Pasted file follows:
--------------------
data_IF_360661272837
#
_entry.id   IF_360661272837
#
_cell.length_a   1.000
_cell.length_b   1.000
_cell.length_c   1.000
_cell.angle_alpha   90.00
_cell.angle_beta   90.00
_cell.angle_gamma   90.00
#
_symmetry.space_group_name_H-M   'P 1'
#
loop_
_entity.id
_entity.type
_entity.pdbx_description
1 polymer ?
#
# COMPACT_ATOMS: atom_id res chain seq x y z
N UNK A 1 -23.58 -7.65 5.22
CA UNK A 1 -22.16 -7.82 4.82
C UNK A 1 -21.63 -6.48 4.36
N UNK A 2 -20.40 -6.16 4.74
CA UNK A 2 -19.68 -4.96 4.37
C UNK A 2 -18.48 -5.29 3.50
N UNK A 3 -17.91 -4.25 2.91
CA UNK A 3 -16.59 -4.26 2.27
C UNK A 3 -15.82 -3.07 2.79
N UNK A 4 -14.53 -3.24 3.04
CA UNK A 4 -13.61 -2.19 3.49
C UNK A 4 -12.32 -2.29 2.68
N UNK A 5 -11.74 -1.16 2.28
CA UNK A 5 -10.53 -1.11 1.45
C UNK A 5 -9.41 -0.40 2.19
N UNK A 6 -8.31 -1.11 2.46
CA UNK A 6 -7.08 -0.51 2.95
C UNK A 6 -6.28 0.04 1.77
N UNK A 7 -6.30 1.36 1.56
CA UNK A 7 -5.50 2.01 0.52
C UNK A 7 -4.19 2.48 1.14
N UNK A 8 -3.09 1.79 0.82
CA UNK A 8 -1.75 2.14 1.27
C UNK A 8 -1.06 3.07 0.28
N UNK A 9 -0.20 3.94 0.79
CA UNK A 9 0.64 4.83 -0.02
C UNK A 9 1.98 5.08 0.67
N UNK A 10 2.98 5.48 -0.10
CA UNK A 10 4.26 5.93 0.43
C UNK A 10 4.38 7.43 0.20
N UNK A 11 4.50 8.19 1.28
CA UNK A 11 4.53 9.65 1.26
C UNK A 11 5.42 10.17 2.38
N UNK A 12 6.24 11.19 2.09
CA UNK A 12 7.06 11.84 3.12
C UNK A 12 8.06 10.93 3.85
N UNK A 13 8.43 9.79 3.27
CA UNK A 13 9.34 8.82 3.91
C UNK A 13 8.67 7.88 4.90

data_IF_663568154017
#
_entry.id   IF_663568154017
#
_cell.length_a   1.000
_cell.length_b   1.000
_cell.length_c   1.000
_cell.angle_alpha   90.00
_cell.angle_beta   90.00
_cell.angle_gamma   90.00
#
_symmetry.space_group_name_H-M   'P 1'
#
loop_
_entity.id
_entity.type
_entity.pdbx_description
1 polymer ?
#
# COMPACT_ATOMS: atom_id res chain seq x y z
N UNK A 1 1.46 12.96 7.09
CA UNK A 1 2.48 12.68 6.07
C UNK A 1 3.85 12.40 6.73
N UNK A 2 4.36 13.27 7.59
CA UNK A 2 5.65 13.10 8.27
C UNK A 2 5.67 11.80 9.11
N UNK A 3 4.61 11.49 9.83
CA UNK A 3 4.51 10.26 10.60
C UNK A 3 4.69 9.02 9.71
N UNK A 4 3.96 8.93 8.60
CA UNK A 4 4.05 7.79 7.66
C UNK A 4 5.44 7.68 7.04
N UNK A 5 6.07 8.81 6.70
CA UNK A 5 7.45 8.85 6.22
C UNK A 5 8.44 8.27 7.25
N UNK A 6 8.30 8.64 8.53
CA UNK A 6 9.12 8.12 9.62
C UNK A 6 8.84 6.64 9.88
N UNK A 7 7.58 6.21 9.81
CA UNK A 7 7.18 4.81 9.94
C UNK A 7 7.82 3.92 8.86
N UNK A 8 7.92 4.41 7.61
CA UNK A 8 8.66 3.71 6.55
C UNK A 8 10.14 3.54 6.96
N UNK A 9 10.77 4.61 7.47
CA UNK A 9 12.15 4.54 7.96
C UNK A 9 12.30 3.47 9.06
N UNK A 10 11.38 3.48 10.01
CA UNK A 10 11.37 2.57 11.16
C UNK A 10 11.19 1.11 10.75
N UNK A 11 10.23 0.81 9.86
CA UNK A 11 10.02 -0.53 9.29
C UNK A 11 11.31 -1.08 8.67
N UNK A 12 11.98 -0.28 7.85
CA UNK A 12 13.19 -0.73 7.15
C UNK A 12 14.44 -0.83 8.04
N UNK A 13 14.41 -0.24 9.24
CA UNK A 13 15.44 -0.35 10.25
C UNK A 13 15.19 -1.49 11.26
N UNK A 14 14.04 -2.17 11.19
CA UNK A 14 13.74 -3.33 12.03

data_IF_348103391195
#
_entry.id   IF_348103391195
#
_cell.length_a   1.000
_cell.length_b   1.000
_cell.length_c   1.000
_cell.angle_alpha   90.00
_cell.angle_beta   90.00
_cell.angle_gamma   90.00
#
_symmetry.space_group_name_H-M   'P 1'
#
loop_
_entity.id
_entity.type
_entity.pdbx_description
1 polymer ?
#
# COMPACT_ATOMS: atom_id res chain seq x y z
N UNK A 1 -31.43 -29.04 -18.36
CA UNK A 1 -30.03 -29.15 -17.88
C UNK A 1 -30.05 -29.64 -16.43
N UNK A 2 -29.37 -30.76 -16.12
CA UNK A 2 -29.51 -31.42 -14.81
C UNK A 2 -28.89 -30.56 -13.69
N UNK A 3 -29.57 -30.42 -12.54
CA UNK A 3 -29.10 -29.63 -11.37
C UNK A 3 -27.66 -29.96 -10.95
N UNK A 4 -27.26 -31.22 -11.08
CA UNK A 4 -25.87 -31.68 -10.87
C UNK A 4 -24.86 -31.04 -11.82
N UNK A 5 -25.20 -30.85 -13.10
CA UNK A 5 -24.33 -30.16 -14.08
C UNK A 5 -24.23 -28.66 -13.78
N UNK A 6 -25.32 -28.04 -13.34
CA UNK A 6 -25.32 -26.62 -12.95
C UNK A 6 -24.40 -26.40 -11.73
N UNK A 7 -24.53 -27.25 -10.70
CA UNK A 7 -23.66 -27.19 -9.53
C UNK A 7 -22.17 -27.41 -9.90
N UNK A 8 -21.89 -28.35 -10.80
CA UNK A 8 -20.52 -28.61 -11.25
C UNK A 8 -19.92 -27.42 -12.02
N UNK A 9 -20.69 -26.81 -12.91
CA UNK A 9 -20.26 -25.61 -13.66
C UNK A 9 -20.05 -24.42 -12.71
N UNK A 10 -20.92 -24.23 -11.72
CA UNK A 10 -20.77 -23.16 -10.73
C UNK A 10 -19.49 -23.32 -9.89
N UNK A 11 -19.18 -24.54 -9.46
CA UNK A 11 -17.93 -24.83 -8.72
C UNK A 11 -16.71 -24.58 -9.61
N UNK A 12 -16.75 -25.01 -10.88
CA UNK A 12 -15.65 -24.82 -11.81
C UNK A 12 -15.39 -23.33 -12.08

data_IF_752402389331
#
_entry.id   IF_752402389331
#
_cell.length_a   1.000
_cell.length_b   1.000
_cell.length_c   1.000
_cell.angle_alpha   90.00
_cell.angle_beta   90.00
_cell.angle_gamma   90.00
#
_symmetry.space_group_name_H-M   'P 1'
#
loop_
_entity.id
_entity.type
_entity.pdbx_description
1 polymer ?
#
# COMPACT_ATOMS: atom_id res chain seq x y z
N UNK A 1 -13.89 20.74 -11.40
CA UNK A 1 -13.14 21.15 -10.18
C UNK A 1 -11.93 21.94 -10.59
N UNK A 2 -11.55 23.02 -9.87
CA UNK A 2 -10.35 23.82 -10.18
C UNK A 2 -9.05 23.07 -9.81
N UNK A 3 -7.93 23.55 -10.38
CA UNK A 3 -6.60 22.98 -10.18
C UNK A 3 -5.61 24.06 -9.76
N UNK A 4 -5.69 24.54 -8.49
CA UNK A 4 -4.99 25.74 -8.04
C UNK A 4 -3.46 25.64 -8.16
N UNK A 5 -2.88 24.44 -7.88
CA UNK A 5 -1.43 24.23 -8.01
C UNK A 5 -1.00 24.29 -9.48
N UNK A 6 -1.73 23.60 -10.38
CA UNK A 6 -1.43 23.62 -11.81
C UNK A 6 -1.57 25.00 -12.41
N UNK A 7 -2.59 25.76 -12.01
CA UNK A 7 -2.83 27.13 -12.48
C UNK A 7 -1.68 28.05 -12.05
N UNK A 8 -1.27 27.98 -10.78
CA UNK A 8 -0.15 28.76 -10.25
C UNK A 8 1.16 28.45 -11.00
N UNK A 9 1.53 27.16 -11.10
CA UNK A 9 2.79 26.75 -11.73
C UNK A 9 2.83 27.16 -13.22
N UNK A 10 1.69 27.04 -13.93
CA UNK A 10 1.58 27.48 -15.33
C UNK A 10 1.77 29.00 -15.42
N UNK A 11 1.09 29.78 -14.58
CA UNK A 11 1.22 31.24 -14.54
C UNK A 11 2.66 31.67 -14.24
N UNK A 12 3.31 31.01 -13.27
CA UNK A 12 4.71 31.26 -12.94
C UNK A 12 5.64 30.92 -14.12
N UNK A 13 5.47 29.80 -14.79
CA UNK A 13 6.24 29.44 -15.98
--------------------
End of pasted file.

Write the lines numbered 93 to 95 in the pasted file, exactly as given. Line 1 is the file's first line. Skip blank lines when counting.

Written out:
CA UNK A 5 7.45 8.85 6.22
C UNK A 5 8.44 8.27 7.25
N UNK A 6 8.30 8.64 8.53